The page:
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What is a microgrid, and why do you need one?

What is a microgrid, and why do you need one?


Aries Clean Energy

Publication Date

November 12, 2018

A city, community, or company that has a wood waste and biosolids disposal challenge may be a candidate for adding a clean, renewable gasification system to its microgrid.


The U.S. Department of Energy (DOE) defines a microgrid as local energy grid with control capability, and that means it can disconnect from the traditional grid and operate autonomously. A microgrid can be powered by distributed generators, batteries, and/or renewable resources like a gasification plant or solar panels. Depending on how it’s fueled and how its requirements are managed, a microgrid might run indefinitely.

According to the DOE, the US suffers more blackouts than any other country in the developed world. The DOE also reports that power outages lasting more than an hour are increasing and cost American businesses approximately $150 billion a year. The DOE says that North America is comprised of two major and three minor alternative current (AC) power grids. All microgrids supplement the owner or the grids with their excess power. This is practical and reliable in the case of storm damage, grid failure, or sabotage.

In the power industry, an electrical grid is a network for delivering electricity from the site where the electricity is generated to consumers like you and me. This process is called transmission.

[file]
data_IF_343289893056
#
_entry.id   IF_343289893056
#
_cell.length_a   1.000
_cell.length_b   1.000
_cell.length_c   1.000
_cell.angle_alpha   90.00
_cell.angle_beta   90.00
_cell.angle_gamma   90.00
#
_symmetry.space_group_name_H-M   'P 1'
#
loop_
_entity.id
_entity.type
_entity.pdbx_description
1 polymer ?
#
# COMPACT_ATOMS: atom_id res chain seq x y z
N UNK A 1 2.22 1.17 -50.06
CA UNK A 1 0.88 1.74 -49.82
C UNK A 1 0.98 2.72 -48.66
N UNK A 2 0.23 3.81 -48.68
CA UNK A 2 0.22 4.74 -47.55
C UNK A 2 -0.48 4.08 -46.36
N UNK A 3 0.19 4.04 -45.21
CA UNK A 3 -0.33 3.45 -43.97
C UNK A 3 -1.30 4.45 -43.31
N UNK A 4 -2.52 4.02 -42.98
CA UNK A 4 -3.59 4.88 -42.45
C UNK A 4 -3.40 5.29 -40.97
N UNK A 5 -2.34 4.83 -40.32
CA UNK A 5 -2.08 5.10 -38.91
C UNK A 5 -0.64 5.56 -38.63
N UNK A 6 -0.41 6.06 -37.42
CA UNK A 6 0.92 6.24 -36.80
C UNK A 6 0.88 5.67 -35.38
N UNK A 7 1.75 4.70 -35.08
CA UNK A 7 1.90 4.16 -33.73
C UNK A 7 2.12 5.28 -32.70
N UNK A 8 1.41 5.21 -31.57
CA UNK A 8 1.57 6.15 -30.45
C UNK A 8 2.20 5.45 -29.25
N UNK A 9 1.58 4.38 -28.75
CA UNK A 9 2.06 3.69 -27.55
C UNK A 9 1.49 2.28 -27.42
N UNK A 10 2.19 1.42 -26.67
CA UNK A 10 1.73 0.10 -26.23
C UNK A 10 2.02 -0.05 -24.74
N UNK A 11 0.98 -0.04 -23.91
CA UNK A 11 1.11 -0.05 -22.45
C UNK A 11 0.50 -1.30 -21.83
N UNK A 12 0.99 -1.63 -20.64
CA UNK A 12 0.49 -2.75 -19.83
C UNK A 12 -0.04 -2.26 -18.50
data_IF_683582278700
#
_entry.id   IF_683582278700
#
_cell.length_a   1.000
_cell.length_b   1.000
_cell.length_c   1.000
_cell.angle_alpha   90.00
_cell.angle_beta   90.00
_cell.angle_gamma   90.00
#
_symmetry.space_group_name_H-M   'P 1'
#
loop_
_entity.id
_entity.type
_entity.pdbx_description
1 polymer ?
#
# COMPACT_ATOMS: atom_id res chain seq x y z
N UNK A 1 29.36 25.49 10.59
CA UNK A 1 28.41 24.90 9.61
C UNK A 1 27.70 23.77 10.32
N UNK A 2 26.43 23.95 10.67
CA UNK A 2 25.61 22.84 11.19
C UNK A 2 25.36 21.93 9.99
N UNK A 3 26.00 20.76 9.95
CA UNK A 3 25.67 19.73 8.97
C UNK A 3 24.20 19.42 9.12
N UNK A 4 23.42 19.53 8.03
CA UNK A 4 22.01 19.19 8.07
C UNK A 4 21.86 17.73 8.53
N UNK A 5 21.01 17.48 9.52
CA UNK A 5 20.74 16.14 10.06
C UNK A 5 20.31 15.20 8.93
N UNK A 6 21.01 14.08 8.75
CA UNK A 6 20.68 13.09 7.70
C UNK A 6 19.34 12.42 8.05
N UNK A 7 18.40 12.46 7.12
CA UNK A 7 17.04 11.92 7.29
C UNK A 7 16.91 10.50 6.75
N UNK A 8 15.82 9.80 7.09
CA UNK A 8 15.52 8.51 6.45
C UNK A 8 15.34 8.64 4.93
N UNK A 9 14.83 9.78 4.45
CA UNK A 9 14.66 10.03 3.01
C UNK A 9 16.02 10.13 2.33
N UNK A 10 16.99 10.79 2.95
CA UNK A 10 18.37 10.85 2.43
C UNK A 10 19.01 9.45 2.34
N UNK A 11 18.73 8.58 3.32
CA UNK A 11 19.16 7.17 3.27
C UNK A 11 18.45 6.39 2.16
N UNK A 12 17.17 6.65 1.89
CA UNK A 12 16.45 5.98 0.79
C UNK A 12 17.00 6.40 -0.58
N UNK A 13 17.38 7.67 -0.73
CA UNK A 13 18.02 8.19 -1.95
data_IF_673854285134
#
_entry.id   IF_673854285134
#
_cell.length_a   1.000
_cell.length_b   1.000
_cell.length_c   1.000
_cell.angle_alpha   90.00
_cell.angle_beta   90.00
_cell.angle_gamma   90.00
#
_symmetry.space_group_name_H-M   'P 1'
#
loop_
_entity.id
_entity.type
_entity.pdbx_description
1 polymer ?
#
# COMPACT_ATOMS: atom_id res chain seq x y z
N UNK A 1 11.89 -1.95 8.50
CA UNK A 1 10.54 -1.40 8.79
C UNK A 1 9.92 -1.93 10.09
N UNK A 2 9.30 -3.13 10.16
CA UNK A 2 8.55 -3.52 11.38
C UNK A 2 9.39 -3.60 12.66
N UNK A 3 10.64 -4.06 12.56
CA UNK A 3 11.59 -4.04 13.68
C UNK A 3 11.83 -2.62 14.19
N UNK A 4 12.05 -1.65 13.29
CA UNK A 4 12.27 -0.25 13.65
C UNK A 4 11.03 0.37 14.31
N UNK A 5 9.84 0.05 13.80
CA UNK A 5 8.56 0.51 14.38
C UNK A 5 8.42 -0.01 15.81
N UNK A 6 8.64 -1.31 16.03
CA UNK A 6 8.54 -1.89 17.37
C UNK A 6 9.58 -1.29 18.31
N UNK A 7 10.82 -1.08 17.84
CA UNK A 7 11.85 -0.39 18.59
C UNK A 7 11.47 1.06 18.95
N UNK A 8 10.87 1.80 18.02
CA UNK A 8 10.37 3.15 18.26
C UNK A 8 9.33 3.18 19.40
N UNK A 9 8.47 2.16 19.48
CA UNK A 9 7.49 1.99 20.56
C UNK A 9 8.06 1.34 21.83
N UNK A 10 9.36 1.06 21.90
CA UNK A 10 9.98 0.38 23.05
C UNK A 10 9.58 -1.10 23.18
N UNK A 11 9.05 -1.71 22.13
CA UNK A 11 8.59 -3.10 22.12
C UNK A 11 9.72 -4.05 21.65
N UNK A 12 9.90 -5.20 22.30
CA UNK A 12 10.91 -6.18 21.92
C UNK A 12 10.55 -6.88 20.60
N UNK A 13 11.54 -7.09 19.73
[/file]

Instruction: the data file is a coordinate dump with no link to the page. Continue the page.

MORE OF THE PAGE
Before the grid was as well organized as it is today, smaller “grids” (or power plants) were built near a consumer or in a particular geographic area. So microgrids are not a new concept but some of the technology that increases electrical efficiencies available today may be new to the grid and its contributors.

Microgrids can be supported by generators powered by burning fossil fuels, collecting wind, solar or water energy, nuclear reactions, or gasification. They are often used to provide backup power or supplement the main power grid during periods of heavy demand or damage. The practice of using microgrids is known by other names you may have heard, such as distributed, dispersed, decentralized, district, or embedded energy production.

Buildings equipped with electric generation capabilities through solar panels and generators can also generate energy and revenue during downtime because they make their own power behind the meter. The same goes with a microgrid location only excess power is usually sold back to the grid. By connecting together with smart grid deployments, excess energy can be used to create a new revenue stream in addition to providing more power.


To understand how a microgrid works, you first need to understand how the big electric grid works.

The grid connects schools, hospitals, homes, businesses and other buildings to central power sources that allow us to use appliances, heating and cooling systems, and electronics. This is great until part of the grid needs to be repaired, and then that affects everyone as we do not want to live without our electronic devices such as cell phones and computers.

This is where a microgrid can help because it can generate power whether it is connected to the big grid or not. This makes a microgrid a necessity during times of power interruptions, such as a damaging storm or other unforeseen power outages.